Reading Scripture in Lent

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Image via Morguefile

Image via Morguefile

I am sitting in front of my computer while the pasta cooks, having a glass of white wine (which I needed for the Linguini sauce you realize), and pondering: what to do for Lent?

Lenten practice is problematic for me and my family. My husband and I grew up with different practices during Lent. I was brought up saying the rosary and giving up sweets. Prayer and sacrifice–seems like the natural thing to do, right? But my husband’s family never had these traditions, and he is more interested in doing something positive than in giving something up. While I could always purchase a bull whip as an incentive for everyone to kneel down at 5pm to pray each day, it would, of course, defeat the purpose.

So, here is my plan. My two boys have always enjoyed reading as a family. So, why not read a book together several nights a week, just before bed, like we used to when they were small? This book, however, will be The Book, the good book, Scripture. We can aim to get through at least one gospel in forty days. That should be easy.

Now it may be that there will be protests. Perhaps a weary remark or two. However, I predict that the children will be more interested in hearing the Word of God than in giving up screen time or dessert (which can they can always do if they so chose). What could be a better practice for lent, more simple and rewarding, especially if we manage to do it 3 times a week, my very ambitious goal?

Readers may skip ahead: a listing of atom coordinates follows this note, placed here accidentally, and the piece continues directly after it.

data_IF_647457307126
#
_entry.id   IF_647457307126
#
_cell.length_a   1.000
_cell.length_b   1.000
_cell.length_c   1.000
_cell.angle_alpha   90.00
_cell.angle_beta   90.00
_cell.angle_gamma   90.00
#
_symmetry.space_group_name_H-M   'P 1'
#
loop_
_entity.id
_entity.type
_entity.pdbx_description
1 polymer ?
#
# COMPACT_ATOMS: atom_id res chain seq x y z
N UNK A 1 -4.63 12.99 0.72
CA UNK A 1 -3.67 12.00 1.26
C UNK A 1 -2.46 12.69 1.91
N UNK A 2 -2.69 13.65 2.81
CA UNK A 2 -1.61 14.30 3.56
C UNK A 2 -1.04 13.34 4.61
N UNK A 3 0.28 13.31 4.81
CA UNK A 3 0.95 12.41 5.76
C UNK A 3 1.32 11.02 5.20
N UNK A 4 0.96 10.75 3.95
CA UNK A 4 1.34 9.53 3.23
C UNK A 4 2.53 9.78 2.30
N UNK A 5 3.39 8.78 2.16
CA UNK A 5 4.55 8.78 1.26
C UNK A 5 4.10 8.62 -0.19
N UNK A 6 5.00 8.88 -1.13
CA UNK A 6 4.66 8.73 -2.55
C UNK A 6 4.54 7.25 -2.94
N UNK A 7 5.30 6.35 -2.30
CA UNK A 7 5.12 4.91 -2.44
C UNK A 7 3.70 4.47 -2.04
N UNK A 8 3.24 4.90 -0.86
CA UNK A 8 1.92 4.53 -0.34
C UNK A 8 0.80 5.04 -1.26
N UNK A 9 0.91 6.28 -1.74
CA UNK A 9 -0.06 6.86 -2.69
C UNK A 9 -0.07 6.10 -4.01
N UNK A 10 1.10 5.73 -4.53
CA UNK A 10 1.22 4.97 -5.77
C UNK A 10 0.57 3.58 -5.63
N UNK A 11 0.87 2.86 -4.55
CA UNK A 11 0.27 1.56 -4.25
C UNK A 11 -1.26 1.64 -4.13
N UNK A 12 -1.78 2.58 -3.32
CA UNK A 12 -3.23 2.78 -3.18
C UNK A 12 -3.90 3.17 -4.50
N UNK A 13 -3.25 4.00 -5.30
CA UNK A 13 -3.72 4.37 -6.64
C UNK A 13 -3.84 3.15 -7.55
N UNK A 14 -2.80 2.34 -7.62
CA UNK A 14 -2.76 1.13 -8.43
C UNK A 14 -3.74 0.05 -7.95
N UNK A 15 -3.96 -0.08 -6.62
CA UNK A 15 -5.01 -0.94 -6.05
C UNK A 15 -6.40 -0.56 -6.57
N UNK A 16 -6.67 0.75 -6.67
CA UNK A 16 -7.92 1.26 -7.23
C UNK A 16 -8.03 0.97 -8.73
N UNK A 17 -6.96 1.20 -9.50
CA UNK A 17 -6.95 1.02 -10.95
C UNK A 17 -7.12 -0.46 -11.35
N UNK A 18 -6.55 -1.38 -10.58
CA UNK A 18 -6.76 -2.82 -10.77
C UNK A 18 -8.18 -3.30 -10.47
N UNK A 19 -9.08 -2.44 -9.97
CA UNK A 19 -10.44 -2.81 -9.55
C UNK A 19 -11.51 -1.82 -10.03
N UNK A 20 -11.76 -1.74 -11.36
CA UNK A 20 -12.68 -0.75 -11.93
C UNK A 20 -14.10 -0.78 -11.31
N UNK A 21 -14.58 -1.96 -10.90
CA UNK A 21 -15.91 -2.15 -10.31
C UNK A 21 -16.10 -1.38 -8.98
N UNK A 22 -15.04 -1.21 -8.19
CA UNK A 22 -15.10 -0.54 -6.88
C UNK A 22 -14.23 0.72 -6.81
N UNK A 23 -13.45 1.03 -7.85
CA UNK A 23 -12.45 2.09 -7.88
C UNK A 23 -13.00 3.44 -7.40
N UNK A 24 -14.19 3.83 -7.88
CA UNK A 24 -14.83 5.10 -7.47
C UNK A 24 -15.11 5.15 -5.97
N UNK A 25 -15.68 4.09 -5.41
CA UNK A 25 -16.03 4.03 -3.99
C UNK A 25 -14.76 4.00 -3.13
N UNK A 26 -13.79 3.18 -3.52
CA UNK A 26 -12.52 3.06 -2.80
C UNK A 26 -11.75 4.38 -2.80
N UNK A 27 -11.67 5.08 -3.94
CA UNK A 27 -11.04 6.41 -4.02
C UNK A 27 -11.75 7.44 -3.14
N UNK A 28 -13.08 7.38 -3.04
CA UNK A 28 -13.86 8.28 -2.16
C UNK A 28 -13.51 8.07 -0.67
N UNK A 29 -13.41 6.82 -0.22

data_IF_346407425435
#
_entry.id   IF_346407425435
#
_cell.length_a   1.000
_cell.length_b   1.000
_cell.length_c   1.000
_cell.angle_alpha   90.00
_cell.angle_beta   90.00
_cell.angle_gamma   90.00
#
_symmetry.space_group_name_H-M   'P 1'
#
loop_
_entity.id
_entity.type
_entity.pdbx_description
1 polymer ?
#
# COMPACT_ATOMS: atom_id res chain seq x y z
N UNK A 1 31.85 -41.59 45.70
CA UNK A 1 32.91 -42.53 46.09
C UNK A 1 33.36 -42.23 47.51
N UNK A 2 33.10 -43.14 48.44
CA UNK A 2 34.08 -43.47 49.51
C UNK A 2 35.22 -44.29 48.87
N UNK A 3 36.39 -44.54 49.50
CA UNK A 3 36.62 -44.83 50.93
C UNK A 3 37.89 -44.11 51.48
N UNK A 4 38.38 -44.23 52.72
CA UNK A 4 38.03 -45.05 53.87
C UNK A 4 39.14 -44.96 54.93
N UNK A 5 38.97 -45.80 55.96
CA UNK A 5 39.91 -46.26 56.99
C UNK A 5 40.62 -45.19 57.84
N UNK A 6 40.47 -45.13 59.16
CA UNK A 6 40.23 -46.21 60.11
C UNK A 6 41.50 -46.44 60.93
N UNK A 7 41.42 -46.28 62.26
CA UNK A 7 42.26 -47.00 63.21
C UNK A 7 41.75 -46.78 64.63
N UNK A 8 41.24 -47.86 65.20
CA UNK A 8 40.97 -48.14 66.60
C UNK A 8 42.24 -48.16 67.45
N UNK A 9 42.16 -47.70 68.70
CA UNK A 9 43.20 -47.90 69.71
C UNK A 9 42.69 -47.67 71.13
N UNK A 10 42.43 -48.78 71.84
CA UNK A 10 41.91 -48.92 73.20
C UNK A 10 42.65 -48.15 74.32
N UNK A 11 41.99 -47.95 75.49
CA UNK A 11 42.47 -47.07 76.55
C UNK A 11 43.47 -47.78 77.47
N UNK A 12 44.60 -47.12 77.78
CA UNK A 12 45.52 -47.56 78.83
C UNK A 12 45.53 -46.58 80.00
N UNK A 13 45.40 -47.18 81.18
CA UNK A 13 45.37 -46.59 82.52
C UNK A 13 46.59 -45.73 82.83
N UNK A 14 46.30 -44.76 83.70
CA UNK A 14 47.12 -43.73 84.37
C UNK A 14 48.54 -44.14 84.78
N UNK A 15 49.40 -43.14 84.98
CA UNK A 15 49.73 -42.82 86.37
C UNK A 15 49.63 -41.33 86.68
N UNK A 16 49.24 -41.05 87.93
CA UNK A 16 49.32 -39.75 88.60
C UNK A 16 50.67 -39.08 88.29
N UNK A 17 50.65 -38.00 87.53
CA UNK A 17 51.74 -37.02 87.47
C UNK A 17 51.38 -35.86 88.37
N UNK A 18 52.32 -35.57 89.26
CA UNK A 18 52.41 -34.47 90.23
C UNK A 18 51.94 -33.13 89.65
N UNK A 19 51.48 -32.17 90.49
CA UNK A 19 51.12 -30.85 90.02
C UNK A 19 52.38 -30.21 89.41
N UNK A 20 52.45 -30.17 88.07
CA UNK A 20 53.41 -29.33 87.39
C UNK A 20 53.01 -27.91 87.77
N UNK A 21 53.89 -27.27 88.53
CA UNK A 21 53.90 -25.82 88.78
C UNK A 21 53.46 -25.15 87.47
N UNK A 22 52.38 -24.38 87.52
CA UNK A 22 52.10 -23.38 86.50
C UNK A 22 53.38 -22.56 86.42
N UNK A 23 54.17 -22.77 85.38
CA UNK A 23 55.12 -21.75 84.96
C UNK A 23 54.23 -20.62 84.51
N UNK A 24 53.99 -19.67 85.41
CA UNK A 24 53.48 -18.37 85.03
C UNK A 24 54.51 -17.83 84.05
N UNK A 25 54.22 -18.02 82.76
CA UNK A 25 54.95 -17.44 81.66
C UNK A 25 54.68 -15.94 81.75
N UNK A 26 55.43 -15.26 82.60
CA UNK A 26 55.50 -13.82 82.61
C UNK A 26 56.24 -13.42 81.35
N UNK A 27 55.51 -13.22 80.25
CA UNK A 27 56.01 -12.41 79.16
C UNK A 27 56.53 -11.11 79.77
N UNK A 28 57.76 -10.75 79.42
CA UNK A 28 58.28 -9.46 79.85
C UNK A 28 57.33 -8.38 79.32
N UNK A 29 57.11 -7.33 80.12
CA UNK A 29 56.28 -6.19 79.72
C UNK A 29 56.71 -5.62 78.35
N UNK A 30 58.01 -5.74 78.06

So, the next time I write for CatholicMom.com (the 17th of March), I will report back. I promise to tell the whole truth, ugly or fair, and give you any tips on creating a positive atmosphere for reading the Word together as a family. If nothing else, it is an opportunity to model what we know is essential to growing as the Lord’s disciples: living in the Word.

Copyright 2015 Julie Paavola. All rights reserved.
Image: rosary_on_bible_red by jclk8888 via Morguefile.

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2 Comments

    • Hi Sarah,
      We started this morning (Saturday) and we are reading John’s gospel. We only did verses 1-18. It lead to a discussion about the verse where St. John the Baptist exclaims, “He is comes after me ranks ahead of me, because he was before me.” My husband reminded the boys that John the Baptist was famous and had to remind the crowds he was not the Messiah. We also talked about John’s mother, Elizabeth, and how she was the first believer, because when Mary visited her just after she became pregnant with Jesus, Elizabeth said,, “Who am I that the Mother of my Lord should come to me?”
      I’ll keep you posted on how things go and write some of the highlights in my next article. This is a lovely gospel!

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